Communication Skills/Body language
Thanks for reading my question. Hopefully you can answer it. If not, that is okay it seems I am the only one with the closest answer to it anyway. Some understanding would help, however. Ok, so I have a sensitive awareness to body language and I guess that comes from being in tune with people's emotions. Whenever I see someone attractive, if I send the admire vibes like we all do, sometimes they respond. Like how when you feel someone stare at you and you turn in their direction. These people that I see don't have a chance to see me but its weird because their body language still responds favorably in many cases. For example, I was behind someone on the road and I do not think he saw me but I got to see him. I thought he was attractive and I felt the attraction between us. I saw him respond in an agreeable and open way (hair combing alot pretty much), but I do not think he ever seen me? How does stuff like that happen.
In another situation, I saw someone attractive that was walking on the sidewalk as I was driving pass. I was gazing at him to build a connection and get him to notice me, however he ended up turning his head completely the other way as if he didn't want that connection. Of course it is all happening subconsciously. How can this be explained more rationally.
I'll give one more example, I have a neighbor who I talk to occasionally. I noticed that when I go to just observe him, he would end up lining himself behind an object out of eyesight as if to hide. It is a strange pattern that he has. I wish there was a way to understand this more.
This is a fun question to answer because within your question is the clue. In your three examples, they would be strange responses if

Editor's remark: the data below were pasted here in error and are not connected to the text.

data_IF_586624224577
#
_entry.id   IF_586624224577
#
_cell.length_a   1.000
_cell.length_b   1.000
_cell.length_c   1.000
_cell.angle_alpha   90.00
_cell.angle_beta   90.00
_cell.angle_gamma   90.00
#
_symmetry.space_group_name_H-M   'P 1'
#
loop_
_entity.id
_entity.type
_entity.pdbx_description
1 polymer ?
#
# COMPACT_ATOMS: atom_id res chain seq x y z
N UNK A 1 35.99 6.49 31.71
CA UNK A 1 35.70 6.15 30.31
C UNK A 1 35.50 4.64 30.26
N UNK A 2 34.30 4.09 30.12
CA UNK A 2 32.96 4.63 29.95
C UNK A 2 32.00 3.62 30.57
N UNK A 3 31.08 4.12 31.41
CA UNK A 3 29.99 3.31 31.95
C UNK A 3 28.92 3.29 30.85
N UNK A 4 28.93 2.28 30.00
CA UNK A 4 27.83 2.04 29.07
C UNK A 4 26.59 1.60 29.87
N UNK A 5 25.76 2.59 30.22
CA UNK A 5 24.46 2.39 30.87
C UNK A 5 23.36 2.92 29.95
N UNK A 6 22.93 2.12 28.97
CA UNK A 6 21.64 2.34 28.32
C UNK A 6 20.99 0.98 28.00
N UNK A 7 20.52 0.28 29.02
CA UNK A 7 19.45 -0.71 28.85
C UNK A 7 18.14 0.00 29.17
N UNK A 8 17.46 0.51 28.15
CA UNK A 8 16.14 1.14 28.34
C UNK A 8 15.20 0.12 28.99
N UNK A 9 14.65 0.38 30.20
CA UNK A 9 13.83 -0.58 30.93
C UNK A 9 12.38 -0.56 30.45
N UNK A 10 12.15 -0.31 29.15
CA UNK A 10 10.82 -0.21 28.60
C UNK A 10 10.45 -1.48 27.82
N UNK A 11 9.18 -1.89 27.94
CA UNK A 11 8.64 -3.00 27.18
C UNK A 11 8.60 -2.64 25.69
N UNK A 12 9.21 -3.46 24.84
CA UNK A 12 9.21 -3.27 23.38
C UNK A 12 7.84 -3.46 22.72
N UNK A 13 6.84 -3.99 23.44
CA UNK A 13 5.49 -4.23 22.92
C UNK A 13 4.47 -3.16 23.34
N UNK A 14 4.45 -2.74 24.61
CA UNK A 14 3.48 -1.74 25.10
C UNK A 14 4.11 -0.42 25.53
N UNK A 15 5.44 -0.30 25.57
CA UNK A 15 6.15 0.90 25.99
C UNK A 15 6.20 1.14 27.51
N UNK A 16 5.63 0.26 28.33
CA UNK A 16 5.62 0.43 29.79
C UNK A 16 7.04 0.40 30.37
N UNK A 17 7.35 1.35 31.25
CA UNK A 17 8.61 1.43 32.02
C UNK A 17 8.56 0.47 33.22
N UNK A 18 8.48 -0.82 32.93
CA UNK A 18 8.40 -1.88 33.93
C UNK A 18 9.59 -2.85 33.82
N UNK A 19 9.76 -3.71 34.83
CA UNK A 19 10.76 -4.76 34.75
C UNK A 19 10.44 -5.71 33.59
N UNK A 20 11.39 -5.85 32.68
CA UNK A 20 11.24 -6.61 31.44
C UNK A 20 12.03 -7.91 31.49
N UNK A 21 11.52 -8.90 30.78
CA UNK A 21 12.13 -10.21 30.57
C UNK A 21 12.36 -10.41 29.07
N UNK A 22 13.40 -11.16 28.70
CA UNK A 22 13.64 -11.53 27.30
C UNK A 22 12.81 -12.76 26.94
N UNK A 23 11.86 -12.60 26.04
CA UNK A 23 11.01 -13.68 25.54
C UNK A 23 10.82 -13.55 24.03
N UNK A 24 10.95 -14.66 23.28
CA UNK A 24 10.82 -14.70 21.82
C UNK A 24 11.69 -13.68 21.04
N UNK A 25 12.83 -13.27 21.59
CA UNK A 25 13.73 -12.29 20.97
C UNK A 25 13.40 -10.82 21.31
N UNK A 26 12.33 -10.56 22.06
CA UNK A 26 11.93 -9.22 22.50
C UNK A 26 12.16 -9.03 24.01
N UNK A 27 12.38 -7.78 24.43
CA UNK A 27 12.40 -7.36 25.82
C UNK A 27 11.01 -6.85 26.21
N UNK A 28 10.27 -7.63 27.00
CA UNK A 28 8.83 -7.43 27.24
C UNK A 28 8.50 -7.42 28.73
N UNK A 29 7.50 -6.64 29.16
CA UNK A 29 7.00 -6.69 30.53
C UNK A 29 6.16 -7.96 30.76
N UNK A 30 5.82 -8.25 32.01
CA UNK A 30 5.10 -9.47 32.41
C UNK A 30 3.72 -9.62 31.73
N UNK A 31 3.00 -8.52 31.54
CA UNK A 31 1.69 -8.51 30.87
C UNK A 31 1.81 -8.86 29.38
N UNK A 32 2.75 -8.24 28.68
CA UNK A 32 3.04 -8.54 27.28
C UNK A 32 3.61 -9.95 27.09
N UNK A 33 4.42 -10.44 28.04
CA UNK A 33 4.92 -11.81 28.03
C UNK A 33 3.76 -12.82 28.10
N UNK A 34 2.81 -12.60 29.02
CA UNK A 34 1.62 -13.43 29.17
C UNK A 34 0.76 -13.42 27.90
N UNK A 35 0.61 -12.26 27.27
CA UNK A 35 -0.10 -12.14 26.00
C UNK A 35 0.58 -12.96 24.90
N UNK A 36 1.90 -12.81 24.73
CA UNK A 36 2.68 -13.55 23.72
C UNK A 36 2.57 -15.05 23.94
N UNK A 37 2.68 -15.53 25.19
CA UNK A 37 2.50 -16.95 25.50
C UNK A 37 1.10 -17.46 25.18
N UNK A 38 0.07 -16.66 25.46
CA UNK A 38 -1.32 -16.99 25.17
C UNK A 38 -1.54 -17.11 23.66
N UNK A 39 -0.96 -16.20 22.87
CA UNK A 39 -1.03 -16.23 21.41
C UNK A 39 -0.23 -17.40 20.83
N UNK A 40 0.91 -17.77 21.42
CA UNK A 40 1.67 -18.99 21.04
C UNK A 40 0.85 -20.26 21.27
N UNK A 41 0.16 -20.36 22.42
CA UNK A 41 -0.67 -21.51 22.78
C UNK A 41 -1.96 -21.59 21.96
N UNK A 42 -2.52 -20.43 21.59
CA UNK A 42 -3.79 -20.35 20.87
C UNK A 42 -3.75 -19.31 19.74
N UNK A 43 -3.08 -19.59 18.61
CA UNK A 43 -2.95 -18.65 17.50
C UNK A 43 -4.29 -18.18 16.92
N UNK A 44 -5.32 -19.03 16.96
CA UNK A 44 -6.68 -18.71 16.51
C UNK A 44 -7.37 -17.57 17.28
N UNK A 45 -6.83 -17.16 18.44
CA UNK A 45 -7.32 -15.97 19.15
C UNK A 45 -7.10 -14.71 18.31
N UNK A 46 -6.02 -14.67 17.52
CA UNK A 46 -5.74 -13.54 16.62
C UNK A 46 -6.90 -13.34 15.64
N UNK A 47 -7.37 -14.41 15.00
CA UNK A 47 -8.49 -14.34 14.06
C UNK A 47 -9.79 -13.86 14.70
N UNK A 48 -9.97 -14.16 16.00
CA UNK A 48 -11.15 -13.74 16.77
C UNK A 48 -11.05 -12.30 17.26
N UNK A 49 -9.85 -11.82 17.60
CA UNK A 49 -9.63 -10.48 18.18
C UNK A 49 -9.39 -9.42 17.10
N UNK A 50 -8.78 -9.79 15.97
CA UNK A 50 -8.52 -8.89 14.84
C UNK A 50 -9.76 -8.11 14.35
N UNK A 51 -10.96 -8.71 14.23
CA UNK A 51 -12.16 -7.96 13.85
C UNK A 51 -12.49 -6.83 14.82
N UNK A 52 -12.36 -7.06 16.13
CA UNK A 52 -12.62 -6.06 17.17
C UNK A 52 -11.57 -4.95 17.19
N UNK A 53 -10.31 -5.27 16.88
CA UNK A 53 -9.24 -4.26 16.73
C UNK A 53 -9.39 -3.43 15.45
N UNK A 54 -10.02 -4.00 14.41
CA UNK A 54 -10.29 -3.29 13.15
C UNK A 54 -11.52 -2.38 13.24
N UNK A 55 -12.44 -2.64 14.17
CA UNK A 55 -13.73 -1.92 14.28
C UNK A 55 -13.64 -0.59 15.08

we as entities ended at the end of our skin. We of course do not. We not only receive information from our senses, but we send out signals as well. If this were not the case then, machines that measure our brain waves would not work.
So we transmit and receive all the time. A person walks into a room and 'knows' that there is a lot of 'tension in the room'. Also, we produce pheromones are are so subtle that our subconscious mind senses them, but we are unaware that we have sent or received any information. Those pheromones communicate fear, tension, interest, attraction etc. and they can be picked up from a surprising distance. There is probably more of our attraction to others that is attributed to smell than we have been previously unaware. Those two things plus the fact that the subtleties of micro-body-language where we communicate messages in a fraction of a second that are picked up subconsciously, covers your examples where individuals are seeing you or have their backs towards you.
Your neighbor, for example, is giving you a very clear message; that the way you look at him makes him feel uncomfortable. If it surprises you, then it also shows how we are often blissfully aware of our own micro-messages. Here is a little saying that will help you to observe even more than you do; "The message sent is the one that is received." In other words, Quentin, whatever you are telling someone, verbally or otherwise, the only thing that counts is what the receiver interprets. Of course they will add their own interpretation to the message, which could conceivably turn your messages around completely. What they get from what you say or do, is what THEY make out of it. Your neighbor, again for example, is getting a message that makes him uncomfortable. It doesn't mean that you are doing that; it means that the combination of what you are sending and what he is receiving gets translated into a message that has the particular result that you observe.
The difficulty in communication is that the burden of understanding is in the communicator, even though we have no direct control in the translation of the communicatee. The only thing we can do is to elicit feedback from the communicatee that helps us to determine if the message sent was the message received. A much more difficult task when the communication is nonverbal, isn't it?
To throw the last wrench into the machine, Quentin, we also should be aware that, especially in nonverbal communication, that the answer we perceive may also be wishful thinking in our part. After all, the communicator then becomes the communicatee, once feedback is observed, and the statement: "The message sent is the one that is received.", then works the other way!
I hope that this gives you something to think about. Of course (tongue in cheek), I'm not sure if what I wrote is what you will read, or if what I read is what you meant. Alas, I have no feedback mechanism to know.
Thanks for asking, and please rate the response honestly,
Phil L. Méthot